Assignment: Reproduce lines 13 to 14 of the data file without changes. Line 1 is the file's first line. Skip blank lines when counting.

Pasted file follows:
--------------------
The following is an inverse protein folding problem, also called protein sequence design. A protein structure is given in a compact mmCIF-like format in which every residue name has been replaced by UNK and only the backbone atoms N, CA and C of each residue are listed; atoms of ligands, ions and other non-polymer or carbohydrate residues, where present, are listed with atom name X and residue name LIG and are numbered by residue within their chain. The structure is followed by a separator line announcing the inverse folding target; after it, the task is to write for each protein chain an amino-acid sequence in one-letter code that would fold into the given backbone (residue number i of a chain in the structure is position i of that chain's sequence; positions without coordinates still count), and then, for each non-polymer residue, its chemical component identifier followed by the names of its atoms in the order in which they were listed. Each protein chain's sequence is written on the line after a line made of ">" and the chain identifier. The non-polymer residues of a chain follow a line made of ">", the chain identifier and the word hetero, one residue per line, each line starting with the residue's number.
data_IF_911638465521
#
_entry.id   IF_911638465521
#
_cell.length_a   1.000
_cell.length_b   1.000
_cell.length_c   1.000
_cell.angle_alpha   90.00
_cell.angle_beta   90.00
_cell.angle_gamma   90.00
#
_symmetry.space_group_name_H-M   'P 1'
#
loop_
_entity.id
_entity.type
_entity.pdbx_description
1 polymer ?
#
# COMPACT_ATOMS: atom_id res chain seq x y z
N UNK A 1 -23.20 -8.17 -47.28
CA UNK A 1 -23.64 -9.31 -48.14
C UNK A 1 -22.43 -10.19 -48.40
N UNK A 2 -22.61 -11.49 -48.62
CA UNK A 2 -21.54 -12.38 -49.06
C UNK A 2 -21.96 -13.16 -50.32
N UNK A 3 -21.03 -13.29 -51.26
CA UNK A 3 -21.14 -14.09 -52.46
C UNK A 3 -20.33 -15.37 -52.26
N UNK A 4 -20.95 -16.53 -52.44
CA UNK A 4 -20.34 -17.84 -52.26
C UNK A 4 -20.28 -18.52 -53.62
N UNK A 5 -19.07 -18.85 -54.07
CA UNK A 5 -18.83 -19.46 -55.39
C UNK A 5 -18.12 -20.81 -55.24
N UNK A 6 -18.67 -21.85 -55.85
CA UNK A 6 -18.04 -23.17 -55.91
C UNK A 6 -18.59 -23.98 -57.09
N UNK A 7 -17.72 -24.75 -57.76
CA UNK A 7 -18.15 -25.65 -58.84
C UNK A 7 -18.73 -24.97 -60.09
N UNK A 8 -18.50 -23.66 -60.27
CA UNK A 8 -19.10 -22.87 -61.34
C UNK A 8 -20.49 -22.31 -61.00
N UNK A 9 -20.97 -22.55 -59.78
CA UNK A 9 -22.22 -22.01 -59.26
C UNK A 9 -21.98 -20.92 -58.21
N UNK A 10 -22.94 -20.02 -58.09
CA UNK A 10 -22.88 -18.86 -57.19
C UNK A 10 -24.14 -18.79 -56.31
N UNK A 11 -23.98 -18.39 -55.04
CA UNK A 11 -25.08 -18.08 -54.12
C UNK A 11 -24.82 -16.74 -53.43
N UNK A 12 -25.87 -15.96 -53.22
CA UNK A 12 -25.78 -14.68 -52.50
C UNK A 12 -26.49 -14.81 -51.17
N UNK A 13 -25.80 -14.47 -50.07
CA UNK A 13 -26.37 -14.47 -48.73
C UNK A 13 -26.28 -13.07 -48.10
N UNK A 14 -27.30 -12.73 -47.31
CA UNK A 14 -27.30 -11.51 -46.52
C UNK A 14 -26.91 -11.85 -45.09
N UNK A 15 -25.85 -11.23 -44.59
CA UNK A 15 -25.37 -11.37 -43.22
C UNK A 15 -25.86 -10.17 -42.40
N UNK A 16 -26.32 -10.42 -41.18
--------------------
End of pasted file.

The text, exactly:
_symmetry.space_group_name_H-M   'P 1'
#